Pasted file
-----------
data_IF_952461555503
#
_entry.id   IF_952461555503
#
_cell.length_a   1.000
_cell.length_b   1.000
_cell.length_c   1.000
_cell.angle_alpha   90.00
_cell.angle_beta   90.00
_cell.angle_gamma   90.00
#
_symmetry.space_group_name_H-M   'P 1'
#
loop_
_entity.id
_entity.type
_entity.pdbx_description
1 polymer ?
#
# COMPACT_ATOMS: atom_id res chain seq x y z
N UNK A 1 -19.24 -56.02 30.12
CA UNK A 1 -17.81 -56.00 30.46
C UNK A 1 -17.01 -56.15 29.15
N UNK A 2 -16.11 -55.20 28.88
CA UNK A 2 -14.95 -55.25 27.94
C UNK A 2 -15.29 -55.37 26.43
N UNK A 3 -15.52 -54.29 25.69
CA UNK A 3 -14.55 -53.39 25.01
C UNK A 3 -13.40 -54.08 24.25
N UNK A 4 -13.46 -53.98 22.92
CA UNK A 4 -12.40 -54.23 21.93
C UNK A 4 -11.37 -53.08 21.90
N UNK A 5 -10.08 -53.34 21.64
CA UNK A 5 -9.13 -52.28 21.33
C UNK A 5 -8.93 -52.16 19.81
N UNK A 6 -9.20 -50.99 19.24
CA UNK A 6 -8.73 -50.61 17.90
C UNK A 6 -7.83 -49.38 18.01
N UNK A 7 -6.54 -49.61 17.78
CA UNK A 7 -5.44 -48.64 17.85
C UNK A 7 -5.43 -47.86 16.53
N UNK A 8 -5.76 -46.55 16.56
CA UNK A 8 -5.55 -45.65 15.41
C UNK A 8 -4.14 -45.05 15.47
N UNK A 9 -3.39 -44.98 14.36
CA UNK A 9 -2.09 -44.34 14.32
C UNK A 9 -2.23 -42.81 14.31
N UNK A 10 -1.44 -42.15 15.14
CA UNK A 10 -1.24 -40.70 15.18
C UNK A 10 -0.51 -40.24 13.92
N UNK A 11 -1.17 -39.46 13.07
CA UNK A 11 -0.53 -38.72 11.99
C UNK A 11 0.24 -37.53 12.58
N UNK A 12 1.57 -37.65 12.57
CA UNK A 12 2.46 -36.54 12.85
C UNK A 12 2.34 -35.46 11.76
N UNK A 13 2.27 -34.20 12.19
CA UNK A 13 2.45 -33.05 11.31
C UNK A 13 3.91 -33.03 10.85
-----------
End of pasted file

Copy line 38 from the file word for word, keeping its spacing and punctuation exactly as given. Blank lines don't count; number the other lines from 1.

C UNK A 6 -7.83 -49.38 18.01